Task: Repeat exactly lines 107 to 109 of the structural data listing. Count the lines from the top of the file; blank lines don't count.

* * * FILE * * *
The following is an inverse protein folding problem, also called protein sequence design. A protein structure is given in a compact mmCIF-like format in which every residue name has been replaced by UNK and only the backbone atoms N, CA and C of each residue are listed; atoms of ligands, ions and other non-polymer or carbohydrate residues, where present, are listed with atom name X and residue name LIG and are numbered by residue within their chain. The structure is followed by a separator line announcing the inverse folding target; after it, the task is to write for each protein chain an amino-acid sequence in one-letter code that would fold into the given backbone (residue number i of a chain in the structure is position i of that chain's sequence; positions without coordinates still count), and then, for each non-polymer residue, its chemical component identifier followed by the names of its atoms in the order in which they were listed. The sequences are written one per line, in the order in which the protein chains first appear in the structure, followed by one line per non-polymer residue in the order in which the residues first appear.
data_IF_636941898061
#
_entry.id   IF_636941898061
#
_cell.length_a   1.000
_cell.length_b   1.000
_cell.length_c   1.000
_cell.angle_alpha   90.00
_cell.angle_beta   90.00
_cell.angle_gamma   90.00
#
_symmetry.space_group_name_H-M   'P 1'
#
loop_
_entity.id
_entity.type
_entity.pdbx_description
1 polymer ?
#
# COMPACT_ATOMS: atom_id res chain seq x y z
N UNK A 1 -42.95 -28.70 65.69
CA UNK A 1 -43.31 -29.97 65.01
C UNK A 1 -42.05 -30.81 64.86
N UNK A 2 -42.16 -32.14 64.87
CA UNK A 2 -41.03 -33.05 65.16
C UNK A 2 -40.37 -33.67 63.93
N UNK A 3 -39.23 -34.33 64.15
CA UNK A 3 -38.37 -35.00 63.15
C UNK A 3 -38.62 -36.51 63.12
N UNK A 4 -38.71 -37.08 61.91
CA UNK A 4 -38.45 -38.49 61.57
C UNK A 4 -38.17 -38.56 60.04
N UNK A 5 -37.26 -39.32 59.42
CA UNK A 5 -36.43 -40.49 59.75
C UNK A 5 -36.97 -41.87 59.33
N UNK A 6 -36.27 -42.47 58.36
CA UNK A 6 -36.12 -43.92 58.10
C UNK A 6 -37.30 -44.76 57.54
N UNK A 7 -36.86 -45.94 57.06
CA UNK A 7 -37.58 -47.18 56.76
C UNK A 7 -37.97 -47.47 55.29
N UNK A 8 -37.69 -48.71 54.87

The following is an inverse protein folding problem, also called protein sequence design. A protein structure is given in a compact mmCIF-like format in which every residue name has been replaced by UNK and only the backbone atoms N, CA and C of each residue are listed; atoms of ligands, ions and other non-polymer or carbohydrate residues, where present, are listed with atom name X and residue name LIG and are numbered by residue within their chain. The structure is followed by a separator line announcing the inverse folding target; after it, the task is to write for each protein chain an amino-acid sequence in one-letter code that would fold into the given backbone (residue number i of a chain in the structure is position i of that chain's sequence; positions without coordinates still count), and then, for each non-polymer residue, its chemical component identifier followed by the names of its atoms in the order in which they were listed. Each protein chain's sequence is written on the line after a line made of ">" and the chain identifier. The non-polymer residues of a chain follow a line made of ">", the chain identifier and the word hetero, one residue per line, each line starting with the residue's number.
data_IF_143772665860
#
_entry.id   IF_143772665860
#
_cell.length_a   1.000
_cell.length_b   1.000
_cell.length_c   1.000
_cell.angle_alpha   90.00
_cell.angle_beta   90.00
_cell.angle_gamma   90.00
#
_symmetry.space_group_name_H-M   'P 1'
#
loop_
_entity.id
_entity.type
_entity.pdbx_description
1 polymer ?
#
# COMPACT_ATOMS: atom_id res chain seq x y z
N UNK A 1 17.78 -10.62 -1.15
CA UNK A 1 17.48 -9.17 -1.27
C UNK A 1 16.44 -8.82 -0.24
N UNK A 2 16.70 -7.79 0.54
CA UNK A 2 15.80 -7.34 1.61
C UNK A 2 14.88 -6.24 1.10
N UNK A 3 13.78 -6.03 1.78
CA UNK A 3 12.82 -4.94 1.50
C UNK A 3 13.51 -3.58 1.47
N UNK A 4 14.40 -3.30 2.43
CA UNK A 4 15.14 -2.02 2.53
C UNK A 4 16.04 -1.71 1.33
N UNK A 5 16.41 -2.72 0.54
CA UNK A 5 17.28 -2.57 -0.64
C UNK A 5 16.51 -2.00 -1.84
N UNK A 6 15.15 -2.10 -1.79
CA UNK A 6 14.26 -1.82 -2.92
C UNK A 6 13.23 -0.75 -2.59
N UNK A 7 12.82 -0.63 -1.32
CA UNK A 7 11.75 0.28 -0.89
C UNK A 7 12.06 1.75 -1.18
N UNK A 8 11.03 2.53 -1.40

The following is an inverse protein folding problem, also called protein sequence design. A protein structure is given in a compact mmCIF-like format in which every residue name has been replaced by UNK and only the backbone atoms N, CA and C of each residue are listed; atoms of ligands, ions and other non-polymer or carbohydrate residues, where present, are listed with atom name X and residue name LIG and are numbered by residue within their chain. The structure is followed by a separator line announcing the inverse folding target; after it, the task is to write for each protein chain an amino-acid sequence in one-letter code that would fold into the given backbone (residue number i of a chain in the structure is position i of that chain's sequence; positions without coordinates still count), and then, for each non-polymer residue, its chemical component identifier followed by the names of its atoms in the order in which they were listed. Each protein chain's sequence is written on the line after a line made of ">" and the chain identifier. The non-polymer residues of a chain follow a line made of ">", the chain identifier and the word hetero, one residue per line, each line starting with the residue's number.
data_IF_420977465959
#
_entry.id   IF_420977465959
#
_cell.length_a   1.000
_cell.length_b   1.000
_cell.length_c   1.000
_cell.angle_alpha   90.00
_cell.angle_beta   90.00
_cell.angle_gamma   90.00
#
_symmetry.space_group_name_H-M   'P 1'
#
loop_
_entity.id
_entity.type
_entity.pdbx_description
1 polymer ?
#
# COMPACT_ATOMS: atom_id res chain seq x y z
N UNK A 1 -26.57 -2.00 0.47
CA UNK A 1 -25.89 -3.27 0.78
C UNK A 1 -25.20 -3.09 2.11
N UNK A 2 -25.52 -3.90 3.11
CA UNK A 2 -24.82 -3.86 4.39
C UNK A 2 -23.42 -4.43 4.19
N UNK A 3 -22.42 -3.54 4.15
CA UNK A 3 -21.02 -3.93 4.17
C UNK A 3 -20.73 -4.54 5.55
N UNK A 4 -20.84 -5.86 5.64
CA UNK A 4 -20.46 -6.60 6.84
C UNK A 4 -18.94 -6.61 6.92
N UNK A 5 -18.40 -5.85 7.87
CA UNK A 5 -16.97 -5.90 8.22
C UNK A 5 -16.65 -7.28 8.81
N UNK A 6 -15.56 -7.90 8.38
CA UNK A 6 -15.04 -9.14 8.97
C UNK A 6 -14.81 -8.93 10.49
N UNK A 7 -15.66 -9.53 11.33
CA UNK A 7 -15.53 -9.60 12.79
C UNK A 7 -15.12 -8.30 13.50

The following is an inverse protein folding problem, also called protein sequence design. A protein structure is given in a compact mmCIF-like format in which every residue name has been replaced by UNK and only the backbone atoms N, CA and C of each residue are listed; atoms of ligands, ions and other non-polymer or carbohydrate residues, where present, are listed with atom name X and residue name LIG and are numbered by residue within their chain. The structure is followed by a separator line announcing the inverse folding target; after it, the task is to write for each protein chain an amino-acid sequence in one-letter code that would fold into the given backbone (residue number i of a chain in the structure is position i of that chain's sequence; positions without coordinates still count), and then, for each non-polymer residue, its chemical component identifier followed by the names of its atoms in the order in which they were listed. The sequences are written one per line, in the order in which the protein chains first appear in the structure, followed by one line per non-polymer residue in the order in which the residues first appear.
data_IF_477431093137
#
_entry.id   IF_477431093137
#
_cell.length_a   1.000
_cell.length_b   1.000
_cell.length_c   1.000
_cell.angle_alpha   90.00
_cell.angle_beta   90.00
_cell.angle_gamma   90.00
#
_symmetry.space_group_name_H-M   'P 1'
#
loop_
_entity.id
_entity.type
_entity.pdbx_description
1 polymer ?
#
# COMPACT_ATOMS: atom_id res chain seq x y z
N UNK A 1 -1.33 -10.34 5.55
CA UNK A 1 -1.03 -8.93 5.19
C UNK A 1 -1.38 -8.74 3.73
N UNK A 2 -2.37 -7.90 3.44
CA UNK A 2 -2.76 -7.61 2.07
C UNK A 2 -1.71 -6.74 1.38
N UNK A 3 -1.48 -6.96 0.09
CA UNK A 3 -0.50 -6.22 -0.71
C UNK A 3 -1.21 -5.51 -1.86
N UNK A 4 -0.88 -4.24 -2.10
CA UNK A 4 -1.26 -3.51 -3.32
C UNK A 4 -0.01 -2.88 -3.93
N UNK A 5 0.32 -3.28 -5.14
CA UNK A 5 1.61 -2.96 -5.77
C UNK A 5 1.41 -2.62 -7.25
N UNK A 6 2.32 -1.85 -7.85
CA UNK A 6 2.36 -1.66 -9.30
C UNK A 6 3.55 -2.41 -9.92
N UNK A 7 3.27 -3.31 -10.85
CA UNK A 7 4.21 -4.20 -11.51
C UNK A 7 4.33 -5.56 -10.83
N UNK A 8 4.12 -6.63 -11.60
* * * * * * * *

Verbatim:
# COMPACT_ATOMS: atom_id res chain seq x y z
N UNK A 1 -26.57 -2.00 0.47
CA UNK A 1 -25.89 -3.27 0.78